The following C functions are available in the modglobal hash:

         name             C prototype
         ---------------  ----------------------
         Time::NVtime     NV (*)()
         Time::U2time     void (*)(pTHX_ UV ret[2])

       Both functions return equivalent information (like "gettimeofday") but with different
       representations.  The names "NVtime" and "U2time" were selected mainly because they are
       operating system independent.  ("gettimeofday" is Unix-centric, though some platforms like
       Win32 and VMS have emulations for it.)

       Here is an example of using "NVtime" from C:

         NV (*myNVtime)(); /* Returns -1 on failure. */
         SV **svp = hv_fetchs(PL_modglobal, "Time::NVtime", 0);
         if (!svp)         croak("Time::HiRes is required");
         if (!SvIOK(*svp)) croak("Time::NVtime isn't a function pointer");
         myNVtime = INT2PTR(NV(*)(), SvIV(*svp));
         printf("The current time is: %" NVff "\n", (*myNVtime)());

DIAGNOSTICS

   useconds or interval more than ...
       In ualarm() you tried to use number of microseconds or interval (also in microseconds)
       more than 1_000_000 and setitimer() is not available in your system to emulate that case.

   negative time not invented yet
       You tried to use a negative time argument.

   internal error: useconds < 0 (unsigned ... signed ...)
       Something went horribly wrong-- the number of microseconds that cannot become negative
       just became negative.  Maybe your compiler is broken?

   useconds or uinterval equal to or more than 1000000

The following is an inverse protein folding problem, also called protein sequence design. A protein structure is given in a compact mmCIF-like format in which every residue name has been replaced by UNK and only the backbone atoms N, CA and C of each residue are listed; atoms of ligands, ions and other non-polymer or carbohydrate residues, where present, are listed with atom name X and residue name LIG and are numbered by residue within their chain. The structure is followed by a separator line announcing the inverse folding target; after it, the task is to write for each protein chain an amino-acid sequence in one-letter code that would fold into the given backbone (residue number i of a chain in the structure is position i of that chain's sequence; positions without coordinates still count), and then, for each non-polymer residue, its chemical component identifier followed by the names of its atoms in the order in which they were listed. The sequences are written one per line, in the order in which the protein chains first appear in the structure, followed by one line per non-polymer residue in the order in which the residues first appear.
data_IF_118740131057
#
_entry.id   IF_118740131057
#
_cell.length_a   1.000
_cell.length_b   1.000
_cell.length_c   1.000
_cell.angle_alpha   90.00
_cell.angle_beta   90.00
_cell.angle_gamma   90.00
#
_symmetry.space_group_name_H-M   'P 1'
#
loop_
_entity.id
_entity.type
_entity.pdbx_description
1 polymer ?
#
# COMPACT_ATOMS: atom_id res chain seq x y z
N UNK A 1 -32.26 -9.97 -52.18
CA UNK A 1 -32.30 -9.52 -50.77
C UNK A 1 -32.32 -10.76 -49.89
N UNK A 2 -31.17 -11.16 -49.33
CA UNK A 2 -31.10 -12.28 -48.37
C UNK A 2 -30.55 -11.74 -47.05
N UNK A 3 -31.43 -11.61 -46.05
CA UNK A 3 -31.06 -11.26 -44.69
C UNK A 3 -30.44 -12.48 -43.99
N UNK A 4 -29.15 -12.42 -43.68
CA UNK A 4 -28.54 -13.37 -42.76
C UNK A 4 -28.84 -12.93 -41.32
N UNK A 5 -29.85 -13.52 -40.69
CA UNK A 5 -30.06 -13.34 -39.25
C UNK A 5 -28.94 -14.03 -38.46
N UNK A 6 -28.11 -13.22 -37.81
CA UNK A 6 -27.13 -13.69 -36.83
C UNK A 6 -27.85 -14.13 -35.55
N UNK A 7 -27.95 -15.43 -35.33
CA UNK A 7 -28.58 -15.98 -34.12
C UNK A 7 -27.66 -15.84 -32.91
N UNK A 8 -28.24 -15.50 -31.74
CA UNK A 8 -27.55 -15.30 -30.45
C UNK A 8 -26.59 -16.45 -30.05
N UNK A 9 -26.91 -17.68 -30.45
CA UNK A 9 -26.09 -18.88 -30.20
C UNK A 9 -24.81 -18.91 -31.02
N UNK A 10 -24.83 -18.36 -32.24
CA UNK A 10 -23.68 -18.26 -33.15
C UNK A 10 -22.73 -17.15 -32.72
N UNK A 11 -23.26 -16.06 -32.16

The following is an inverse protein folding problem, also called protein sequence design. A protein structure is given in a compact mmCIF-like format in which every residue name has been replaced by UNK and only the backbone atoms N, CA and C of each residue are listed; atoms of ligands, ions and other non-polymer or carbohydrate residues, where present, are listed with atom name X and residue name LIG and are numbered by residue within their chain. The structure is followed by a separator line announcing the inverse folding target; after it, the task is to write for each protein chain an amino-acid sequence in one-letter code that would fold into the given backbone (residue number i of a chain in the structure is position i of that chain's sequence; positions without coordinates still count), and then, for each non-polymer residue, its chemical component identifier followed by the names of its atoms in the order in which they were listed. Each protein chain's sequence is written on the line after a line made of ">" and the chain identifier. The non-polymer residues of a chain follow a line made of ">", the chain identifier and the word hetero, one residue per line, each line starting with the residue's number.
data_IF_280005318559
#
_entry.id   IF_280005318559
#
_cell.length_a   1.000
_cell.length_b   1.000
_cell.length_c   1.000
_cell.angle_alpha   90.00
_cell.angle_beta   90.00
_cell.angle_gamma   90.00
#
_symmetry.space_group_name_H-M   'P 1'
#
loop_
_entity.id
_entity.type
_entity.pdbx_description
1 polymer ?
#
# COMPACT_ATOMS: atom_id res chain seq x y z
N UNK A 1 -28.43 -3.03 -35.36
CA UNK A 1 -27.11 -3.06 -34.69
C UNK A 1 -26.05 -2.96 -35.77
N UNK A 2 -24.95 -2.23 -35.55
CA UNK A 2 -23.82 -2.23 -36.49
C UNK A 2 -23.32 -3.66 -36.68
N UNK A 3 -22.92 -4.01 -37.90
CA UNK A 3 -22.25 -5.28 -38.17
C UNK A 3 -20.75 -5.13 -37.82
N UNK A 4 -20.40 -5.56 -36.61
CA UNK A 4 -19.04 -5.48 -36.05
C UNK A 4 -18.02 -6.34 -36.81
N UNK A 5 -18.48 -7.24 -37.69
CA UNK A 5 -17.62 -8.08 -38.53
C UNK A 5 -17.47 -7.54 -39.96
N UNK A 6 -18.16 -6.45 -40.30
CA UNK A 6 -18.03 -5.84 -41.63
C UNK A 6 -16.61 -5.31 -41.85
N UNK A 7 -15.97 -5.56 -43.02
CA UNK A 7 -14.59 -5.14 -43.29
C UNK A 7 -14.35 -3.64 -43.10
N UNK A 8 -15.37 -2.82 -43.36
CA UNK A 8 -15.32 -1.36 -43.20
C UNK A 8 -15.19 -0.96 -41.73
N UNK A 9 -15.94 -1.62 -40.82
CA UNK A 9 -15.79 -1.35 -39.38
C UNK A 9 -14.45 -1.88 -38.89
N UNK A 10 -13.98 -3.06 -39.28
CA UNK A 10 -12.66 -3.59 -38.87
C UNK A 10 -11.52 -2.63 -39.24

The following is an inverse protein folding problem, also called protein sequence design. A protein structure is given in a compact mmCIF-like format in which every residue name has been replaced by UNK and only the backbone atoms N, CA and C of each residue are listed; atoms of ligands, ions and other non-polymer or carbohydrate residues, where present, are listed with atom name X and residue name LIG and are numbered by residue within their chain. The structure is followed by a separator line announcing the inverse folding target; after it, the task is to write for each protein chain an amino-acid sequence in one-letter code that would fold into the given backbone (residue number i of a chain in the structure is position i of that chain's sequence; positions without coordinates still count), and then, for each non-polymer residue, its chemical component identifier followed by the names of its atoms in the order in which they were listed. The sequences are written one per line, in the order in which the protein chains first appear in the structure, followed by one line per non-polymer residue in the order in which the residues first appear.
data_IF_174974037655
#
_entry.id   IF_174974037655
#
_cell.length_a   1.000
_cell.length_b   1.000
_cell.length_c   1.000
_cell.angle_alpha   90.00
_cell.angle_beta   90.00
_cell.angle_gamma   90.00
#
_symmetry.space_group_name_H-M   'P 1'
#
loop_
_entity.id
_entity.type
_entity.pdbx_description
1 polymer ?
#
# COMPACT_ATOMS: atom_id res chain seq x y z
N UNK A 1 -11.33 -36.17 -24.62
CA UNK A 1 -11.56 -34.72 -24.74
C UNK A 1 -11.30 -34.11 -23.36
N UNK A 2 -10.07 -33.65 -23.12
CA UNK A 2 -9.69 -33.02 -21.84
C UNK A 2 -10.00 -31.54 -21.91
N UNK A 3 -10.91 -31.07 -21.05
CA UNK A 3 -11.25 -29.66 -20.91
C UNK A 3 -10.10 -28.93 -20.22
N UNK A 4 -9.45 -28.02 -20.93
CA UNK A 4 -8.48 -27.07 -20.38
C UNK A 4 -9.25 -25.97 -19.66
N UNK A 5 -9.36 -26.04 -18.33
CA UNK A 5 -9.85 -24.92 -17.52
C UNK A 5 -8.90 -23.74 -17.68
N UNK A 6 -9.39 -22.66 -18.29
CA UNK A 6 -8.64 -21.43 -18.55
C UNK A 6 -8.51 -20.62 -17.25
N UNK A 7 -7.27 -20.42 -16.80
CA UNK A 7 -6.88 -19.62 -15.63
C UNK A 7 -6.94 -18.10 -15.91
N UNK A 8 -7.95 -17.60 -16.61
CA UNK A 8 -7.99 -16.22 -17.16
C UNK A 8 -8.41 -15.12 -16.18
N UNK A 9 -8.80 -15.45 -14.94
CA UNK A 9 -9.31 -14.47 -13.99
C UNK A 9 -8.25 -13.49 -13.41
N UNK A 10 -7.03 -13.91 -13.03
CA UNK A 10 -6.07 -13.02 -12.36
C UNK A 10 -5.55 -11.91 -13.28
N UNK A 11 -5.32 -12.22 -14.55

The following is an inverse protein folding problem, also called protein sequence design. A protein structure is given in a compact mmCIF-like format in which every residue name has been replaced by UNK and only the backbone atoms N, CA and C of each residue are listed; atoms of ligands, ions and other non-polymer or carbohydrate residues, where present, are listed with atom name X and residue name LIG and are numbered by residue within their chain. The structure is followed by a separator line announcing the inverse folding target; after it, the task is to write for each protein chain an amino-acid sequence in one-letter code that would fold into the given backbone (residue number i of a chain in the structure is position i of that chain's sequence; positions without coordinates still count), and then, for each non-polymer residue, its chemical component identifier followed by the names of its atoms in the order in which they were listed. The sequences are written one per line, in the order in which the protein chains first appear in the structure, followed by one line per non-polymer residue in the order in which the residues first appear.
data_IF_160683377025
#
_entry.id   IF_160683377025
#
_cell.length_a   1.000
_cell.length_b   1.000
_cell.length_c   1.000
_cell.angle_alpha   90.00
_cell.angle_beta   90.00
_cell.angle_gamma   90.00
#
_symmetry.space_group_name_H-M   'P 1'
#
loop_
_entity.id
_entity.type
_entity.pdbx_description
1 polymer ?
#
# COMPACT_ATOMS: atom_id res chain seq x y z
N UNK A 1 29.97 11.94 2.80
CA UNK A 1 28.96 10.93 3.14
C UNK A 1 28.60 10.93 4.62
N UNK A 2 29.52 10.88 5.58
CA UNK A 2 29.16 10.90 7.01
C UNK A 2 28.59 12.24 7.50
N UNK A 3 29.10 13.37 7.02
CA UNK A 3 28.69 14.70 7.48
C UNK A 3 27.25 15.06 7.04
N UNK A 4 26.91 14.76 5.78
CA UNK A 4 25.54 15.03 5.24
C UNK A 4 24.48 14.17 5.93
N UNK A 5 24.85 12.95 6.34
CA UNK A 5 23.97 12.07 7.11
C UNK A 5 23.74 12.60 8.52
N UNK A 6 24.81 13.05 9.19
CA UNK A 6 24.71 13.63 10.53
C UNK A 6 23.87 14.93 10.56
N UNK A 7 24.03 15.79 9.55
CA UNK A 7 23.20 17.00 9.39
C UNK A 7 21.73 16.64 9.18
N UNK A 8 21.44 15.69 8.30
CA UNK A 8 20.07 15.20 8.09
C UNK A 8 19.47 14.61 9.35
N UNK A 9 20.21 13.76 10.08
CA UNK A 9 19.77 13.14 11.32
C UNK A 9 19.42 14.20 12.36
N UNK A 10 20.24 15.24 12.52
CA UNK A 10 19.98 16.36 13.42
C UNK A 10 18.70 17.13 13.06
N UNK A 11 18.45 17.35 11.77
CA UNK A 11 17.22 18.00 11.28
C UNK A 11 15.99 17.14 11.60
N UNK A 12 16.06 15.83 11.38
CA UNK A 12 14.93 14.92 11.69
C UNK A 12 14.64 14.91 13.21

In some platforms it is not possible to get an alarm with subsecond resolution and later
       than one second.

   unimplemented in this platform
       Some calls simply aren't available, real or emulated, on every platform.

CAVEATS

       Notice that the core "time()" maybe rounding rather than truncating.  What this means is
       that the core "time()" may be reporting the time as one second later than "gettimeofday()"
       and "Time::HiRes::time()".

       Adjusting the system clock (either manually or by services like ntp) may cause problems,
       especially for long running programs that assume a monotonously increasing time (note that
       all platforms do not adjust time as gracefully as UNIX ntp does).  For example in Win32
       (and derived platforms like Cygwin and MinGW) the Time::HiRes::time() may temporarily
       drift off from the system clock (and the original time())  by up to 0.5 seconds.
       Time::HiRes will notice this eventually and recalibrate.  Note that since Time::HiRes 1.77
       the clock_gettime(CLOCK_MONOTONIC) might help in this (in case your system supports
       CLOCK_MONOTONIC).

       Some systems have APIs but not implementations: for example QNX and Haiku have the
       interval timer APIs but not the functionality.

       In pre-Sierra macOS (pre-10.12, OS X) clock_getres(), clock_gettime() and
       clock_nanosleep() are emulated using the Mach timers; as a side effect of being emulated
       the CLOCK_REALTIME and CLOCK_MONOTONIC are the same timer.

       gnukfreebsd seems to have non-functional futimens() and utimensat() (at least as of 10.1):
       therefore the hires utime() does not work.

SEE ALSO

       Perl modules BSD::Resource, Time::TAI64.

       Your system documentation for "clock", "clock_gettime", "clock_getres", "clock_nanosleep",
       "clock_settime", "getitimer", "gettimeofday", "setitimer", "sleep", "stat", "ualarm".

AUTHORS

       D. Wegscheid <wegscd@whirlpool.com> R. Schertler <roderick@argon.org> J. Hietaniemi
       <jhi@iki.fi> G. Aas <gisle@aas.no>

COPYRIGHT AND LICENSE

       Copyright (c) 1996-2002 Douglas E. Wegscheid.  All rights reserved.

       Copyright (c) 2002, 2003, 2004, 2005, 2006, 2007, 2008 Jarkko Hietaniemi.  All rights
       reserved.

       Copyright (C) 2011, 2012, 2013 Andrew Main (Zefram) <zefram@fysh.org>

       This program is free software; you can redistribute it and/or modify it under the same
       terms as Perl itself.